Another well known example of adaptive lighting involves vehicular headlights. All road-legal vehicles are required to be equipped with headlights for use in the dark, as well as switches for “dimming” the headlights, which are actually used to deflect the beam of the vehicle's headlights downward, so drivers of oncoming vehicles will not be dangerously blinded by the glare of the approaching headlights. This may be effected manually, with a foot- or hand-manipulated switch, or in some vehicles, automatically, by sensors detecting the headlights of the oncoming vehicle, and responsively, effect the dimming switching. However, such systems suffer from a common drawback, namely, while the vehicle's headlights are dimmed, i.e., deflected downward, the driver's visibility of the road ahead is substantially impaired, particularly in low ambient lighting conditions. While adaptive headlight systems have been proposed to overcome this problem by “projecting” a dark spot on only the frontal area of the oncoming vehicle while brightly illuminating the surrounding area, such as described in U.S. Pat. App. Pub. No. 2003/0137849 by R. M. Alden and U.S. Pat. No. 7,156,542 to R. Miller, et al., these suffer from a second problem recognized as inherent in such adaptive headlight systems, viz., if two approaching vehicles are each equipped with such an adaptive system, the operation of both lighting systems becomes unstable, i.e., they both oscillate between bright and dim as the vehicles approach each other. It would therefore be desirable to provide an adaptive, interactive headlight system in which two opposing vehicles, each equipped with such a system, will each experience negligible headlight glare from the other, as well as a “high-beam” illumination of the road ahead.

A long-felt but as yet unsatisfied need therefore exists for adaptive, interactive lighting systems enabling the selective, controllable illumination of the objects and areas of a scene, including the establishment of one- or two-way communication with such objects and areas, amenable to sophisticated digital image processing techniques, and which can be effected automatically and in real time.

BRIEF SUMMARY OF THE INVENTION

In accordance with the exemplary embodiments described herein, adaptive, interactive lighting (“AIL”) systems are provided enabling the selective, controllable illumination of objects and areas of a field or scene, including communicating therewith, amenable to sophisticated digital image processing techniques, and which can be effected automatically and in real time.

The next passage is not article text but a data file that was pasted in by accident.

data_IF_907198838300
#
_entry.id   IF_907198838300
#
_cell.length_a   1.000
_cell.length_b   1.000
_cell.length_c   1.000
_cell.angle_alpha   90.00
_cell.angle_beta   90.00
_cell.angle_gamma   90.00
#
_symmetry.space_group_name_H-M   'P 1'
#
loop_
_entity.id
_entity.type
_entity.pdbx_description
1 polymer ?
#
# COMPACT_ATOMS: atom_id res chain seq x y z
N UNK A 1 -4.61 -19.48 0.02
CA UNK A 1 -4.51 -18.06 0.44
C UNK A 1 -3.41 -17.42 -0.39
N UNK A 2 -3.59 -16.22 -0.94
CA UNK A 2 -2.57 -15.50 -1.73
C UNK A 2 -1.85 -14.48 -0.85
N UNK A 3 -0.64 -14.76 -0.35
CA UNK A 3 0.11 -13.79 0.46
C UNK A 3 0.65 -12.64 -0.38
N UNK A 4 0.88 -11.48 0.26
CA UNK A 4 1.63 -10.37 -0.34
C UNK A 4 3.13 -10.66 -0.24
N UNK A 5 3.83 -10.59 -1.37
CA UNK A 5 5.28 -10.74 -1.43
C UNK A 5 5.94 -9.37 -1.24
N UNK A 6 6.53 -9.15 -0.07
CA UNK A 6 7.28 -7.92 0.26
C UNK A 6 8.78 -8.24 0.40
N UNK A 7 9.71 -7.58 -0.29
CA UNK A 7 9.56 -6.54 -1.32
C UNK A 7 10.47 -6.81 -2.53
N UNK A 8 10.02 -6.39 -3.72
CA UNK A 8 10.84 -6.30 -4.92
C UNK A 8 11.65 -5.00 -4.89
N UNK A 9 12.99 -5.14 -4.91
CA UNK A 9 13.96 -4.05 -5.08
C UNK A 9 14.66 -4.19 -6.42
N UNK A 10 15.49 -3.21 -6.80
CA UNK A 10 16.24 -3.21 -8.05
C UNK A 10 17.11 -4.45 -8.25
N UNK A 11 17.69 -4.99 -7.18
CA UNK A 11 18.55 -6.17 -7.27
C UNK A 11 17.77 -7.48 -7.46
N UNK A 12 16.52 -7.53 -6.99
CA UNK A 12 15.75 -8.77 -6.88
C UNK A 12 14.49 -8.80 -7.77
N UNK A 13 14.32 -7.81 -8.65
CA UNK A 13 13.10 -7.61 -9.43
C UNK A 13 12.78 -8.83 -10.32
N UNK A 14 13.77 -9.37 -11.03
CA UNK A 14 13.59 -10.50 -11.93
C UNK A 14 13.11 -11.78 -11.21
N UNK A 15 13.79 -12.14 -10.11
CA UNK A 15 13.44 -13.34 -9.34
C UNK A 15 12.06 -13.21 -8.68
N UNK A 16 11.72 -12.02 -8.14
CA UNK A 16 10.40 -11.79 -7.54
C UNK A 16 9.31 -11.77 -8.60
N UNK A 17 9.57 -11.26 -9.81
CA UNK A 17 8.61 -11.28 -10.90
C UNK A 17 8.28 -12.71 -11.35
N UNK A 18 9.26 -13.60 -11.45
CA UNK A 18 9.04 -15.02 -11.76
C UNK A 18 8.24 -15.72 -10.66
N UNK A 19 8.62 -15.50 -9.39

In one possible exemplary embodiment, the AIL apparatus comprises a digital light projector including a multi-spectral light emitter, means for spatially separating the light emitted by the emitter into a visible portion and an invisible, or non-visible spectrum (“NVS”) portion, and a digital light processor (DLP) optically coupled to the light emitter and operative to modulate the invisible portion of the light with an information signal, combine the modulated invisible portion of light with the visible portion of light, and project the combined light onto respective individual fields of view (IFOVs) of a field of regard (“FOR) of the projector so as to illuminate the scene in accordance with a control signal applied to the projector.

The exemplary apparatus further includes a camera disposed adjacent to the projector, operative to detect light either passively reflected or actively projected from the illuminated scene, and to generate a signal corresponding to the light detected, as well as a signal processor coupled to the projector and the camera, and operative to receive the signal generated by the camera, process the received signal into an information signal and a light projector control signal in accordance with an associated set of instructions, and apply the control signal to the light projector in such a way the light projected onto the respective IFOVs of the projector FOR is controlled in accordance with such instructions.

In one possible “analog” embodiment thereof, the camera may comprise a conventional NTSC video camera, e.g., a “Vidicon,” and the signal processor may comprise a simple analog video image processor synchronized to the camera. In this embodiment, the instruction set can comprise a simple “reverse video” processing instruction, i.e., one in which objects seen by the camera as white are converted to black, and vice versa, with the resulting signal then being input directly to the video projector, such that the projector “projects” a dark area onto respective portions of the scene brighter than a pre-selected threshold level. The apparatus may further include apparatus for defocusing the light projected by the projector, such that the dark areas projected are somewhat larger than the corresponding portions of the scene onto which they are projected.

In another possible “digital” embodiment, the camera may comprise a digital video camera, e.g., a CCD or CMOS video camera, and the signal processor may comprise a programmable digital video image signal processor synchronized to the camera. In this embodiment, the instruction set may also include an instruction to project a dark area onto respective portions of the scene appearing brighter than a given threshold level, and the size, shape and contrast of the projected dark areas can be controlled by the signal processor and commanded into the projector.